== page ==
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Water slide event has faced a bumpy roll out in other cities


Water slide event has faced a bumpy roll out in other cities

Photo obtained via http://www.slidethecity.com/

Photo obtained via http://www.slidethecity.com/

Excitement in Decatur over an upcoming event that will turn 1,000 feet of public street into a giant water slide has risen to levels normally reserved for the reopening of Dairy Queens.

When tickets went on sale June 10, people looking to buy tickets overloaded the website of Slide the City, the company behind the event. Decatur Metro reported that there were “only 6,000 available” passes to ride the slide on July 25. The company plans to install the slide on West Ponce de Leon Avenue. As of June 10, the city reported that tickets had not been sold out, “YET.” It’s unclear whether the server issues had been resolved, but Decaturish was able to log in on June 10.

Achieving 6,000 ticket sales in Decatur is not unfathomable. Decatur’s Craft Beer festival quickly sells its 4,000 tickets every year, though it has the distinct advantage of being an event that involves drinking beer.

But Slide the City has faced some challenges delivering on its fun-filled promises in other cities around the country. Two events held this month drew complaints from ticket holders. In Pittsburgh, they griped about the long lines. That event served 5,000 attendees over two days, according to the Pittsburgh Post-Gazette. According to a CBS affiliate in Pittsburgh, KDKA, some attendees complained “they had to wait well over one hour – even up to three hours to go down the slide. This was particularly an issue for people who paid at least $30 to ride the slip and slide three times or $50 for unlimited rides. Some people said they weren’t able to go down as many times as they paid for because of the long waits.”

There were also some concerns that people went down the slide too quickly, according to the Pittsburgh Post-Gazette.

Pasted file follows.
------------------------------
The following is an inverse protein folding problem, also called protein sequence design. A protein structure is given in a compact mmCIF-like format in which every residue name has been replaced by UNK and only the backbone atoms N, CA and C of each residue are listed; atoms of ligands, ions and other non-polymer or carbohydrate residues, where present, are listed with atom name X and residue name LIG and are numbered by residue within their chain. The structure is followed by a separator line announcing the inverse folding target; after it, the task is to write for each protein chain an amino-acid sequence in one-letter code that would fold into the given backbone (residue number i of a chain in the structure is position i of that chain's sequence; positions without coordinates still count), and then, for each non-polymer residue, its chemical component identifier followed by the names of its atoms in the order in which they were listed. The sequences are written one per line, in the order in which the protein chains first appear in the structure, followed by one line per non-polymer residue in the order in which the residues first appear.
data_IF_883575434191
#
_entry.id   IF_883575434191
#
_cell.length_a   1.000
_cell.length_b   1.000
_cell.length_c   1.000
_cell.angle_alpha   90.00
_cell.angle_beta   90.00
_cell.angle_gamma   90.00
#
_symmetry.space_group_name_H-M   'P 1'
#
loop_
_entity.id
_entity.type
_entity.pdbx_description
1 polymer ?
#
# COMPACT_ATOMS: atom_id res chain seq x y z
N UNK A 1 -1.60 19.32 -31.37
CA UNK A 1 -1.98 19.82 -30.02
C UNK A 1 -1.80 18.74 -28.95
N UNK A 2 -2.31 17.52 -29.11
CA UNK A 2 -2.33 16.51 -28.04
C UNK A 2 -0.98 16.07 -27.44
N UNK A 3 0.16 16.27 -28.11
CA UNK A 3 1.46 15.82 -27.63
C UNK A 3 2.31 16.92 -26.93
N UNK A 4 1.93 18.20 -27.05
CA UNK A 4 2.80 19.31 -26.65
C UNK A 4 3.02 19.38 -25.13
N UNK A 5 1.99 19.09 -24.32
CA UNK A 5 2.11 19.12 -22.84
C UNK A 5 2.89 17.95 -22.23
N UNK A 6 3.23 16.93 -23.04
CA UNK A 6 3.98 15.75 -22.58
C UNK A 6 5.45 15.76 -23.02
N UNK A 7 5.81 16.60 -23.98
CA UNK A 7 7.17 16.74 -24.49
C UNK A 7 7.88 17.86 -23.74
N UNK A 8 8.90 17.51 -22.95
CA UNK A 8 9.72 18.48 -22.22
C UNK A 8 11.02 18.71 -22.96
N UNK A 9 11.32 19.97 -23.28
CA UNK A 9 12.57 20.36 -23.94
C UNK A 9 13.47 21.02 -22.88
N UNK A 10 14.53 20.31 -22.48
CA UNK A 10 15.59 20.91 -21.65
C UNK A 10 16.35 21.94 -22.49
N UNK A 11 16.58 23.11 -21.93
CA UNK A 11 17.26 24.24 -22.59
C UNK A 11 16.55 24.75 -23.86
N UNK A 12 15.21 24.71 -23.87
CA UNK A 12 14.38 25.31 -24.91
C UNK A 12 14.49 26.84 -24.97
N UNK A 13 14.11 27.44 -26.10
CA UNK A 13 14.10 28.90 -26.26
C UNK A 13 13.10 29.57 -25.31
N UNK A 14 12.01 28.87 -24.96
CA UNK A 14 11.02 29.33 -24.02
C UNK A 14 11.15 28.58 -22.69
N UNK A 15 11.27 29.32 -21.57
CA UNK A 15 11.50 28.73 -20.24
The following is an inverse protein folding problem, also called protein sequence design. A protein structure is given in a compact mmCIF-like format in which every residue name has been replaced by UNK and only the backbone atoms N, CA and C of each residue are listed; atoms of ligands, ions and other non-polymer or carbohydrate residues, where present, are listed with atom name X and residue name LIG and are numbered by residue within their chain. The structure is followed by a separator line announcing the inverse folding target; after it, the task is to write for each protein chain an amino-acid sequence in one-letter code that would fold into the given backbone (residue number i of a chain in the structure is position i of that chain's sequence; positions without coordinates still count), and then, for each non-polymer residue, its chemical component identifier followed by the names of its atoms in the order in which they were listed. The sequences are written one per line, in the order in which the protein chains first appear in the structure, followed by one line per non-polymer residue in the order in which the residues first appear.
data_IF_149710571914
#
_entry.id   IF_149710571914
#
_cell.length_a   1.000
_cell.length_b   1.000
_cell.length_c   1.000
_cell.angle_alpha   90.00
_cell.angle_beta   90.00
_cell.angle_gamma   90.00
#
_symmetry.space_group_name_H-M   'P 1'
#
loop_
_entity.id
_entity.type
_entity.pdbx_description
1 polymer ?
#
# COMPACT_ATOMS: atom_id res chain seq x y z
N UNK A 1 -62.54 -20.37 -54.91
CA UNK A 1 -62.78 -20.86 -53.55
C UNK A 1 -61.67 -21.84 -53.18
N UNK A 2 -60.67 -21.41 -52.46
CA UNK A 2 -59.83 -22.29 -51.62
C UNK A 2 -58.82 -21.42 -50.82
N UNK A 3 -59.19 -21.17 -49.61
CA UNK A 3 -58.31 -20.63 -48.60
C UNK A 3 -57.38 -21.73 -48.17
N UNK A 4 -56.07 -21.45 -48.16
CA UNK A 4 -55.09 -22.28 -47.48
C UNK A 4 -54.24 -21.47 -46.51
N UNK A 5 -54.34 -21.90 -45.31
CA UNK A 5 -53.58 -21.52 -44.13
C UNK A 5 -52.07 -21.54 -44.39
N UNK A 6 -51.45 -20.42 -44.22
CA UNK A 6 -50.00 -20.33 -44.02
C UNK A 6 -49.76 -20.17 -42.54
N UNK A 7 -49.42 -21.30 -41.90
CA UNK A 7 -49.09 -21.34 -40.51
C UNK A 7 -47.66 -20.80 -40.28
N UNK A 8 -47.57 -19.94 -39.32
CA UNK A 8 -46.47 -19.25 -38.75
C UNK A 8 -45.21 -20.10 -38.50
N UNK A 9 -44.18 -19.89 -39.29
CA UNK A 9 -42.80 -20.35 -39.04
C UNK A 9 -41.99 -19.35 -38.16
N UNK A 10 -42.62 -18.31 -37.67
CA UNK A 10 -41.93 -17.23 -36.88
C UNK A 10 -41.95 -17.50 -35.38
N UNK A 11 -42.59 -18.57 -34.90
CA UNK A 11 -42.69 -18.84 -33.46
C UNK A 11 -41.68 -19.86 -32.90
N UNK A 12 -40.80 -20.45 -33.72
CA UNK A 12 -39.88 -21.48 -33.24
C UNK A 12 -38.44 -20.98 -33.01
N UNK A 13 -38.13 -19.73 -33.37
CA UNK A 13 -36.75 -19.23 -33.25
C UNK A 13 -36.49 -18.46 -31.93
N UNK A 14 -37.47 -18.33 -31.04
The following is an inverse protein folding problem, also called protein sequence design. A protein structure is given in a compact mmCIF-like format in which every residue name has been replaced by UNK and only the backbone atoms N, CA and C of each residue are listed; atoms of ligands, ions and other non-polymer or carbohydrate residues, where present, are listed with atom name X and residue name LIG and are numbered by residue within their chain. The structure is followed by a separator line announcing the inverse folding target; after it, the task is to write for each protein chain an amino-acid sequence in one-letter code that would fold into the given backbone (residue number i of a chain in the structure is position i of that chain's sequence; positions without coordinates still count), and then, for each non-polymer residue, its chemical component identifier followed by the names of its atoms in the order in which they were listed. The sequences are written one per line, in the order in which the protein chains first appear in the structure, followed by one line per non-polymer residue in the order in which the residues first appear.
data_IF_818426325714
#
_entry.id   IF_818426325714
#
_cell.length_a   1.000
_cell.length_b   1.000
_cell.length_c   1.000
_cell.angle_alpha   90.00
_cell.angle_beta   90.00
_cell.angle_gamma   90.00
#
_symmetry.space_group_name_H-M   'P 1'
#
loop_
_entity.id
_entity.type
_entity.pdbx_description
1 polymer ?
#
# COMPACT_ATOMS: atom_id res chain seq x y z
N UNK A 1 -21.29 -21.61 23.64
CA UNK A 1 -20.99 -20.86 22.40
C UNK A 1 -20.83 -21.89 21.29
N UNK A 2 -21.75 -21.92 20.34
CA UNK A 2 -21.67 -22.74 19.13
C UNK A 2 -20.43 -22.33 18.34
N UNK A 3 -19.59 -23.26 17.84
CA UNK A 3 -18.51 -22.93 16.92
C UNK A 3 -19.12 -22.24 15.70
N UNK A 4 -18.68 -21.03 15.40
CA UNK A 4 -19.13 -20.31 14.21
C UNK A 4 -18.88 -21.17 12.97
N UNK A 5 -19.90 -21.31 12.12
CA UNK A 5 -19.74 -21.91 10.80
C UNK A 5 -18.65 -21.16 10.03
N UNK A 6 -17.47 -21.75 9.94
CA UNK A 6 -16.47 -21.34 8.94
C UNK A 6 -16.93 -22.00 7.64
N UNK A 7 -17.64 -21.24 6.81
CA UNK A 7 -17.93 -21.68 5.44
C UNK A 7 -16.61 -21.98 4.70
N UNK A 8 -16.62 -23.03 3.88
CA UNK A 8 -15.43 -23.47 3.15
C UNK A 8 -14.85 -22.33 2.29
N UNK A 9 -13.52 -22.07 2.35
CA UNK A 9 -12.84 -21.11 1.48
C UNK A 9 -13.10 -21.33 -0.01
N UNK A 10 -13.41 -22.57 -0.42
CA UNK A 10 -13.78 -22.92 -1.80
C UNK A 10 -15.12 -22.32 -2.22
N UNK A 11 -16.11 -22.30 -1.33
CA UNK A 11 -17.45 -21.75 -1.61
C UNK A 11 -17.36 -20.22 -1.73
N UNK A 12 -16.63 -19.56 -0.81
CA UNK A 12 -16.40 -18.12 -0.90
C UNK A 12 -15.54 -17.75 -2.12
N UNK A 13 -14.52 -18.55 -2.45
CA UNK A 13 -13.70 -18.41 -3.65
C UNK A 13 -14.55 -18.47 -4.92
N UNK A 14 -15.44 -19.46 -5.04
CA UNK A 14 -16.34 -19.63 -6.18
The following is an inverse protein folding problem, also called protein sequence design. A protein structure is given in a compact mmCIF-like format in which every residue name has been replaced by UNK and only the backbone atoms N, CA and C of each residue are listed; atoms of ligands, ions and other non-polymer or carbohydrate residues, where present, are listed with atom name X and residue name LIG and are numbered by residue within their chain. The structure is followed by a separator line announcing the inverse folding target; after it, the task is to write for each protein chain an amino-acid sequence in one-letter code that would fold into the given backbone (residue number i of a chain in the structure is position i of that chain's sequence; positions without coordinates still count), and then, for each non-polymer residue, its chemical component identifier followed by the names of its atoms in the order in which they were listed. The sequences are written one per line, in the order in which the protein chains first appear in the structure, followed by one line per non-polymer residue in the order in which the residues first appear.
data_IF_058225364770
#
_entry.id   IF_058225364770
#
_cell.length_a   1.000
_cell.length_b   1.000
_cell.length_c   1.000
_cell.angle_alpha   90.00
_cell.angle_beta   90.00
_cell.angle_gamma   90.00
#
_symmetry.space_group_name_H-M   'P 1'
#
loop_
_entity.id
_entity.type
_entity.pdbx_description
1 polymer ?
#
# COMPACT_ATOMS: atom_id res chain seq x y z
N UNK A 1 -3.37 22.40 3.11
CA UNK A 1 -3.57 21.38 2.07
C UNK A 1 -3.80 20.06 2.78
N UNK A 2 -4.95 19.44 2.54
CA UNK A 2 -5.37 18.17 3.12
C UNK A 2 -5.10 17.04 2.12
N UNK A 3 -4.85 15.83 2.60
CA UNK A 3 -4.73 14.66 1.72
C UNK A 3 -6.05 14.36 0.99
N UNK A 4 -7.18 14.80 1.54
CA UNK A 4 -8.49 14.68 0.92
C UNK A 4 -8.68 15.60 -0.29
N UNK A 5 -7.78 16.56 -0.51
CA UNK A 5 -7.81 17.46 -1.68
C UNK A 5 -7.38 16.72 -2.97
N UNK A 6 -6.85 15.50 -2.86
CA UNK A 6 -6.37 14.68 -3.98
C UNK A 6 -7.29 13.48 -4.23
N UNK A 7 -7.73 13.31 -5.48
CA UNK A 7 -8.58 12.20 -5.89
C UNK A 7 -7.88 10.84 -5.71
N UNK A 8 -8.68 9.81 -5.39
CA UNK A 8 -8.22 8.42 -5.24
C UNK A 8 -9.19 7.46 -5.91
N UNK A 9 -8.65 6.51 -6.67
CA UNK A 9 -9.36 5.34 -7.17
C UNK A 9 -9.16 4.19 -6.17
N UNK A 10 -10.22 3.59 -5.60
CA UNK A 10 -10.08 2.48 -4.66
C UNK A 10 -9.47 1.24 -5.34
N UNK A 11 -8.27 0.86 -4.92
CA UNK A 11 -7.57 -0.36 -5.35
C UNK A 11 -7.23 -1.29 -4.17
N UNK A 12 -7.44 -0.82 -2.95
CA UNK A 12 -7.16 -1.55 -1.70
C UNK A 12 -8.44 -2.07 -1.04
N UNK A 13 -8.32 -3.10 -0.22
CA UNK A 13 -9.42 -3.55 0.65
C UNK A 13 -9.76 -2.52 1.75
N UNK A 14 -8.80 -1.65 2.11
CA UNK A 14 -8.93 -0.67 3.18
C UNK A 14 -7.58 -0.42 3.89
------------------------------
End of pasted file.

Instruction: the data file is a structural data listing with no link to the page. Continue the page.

But that was nothing compared to what happened in Fort Worth, Texas. The Fort Worth Star Telegram reports that while Slide the City’s June 6 event broke a Guinness World Record of some sort, it also faced technical issues that created long delays. Then people started fainting from the heat while waiting in lines, including the daughter of a city councilman. The mayor of the city called the glitches “maddening.” That event sold 4,000 advance tickets, the newspaper reported.

In both instances, representatives for the Salt Lake City Utah-based company took ownership of the problems, it should be noted.

Emerson Hamilton, Slide the City’s event director, told the Fort Worth Star Telegram that, “Unfortunately, the equipment that was brought out wasn’t in functioning condition. We, as Slide the City, that ultimately falls on us.”

Ryan Johnson, another event director for the company, told the the Pittsburgh Post-Gazette that, “There were many things that were pure magic. But there are some very definite things that we learned and that we are planning on correcting and doing better.”

The company has also offered unhappy customers in Texas refunds. Decaturish attempted to reach Slide the City on June 9. A message delivered via Twitter, and two calls to company co-founder David Wulf were not returned on June 9.

The company is based in Salt Lake City Utah, and has only been in existence for a year. According to the Deseret News, the company tested the event out privately before unveiling it to the public for the first time in 2014. Slide the City has been held as a fundraiser in other communities. In Decatur, it will raise money for the Decatur Business Association.

The city of Decatur is working closely with Slide the City to prepare for the event, spokesperson Casie Yoder said.

“Yes, we are aware of these news reports,” Yoder said. “We have been in constant contact with the Slide the City company throughout the day. Please be assured that the city is working very closely with the Slide the City organizers to provide the best, safest, slip-slideyest time possible on July 25.

“Regarding the heat exhaustion, unfortunately there isn’t much we can do about the weather, so hopefully it won’t be too hot the day of our event. There will be emergency services, including EMT, onsite the day of the event. And as we do with all outdoor events in Decatur, we will urge people to drink plenty of fluids, wear sun protection (sunblock, hats, etc) and to get out of the sun and heat if they feel faint.”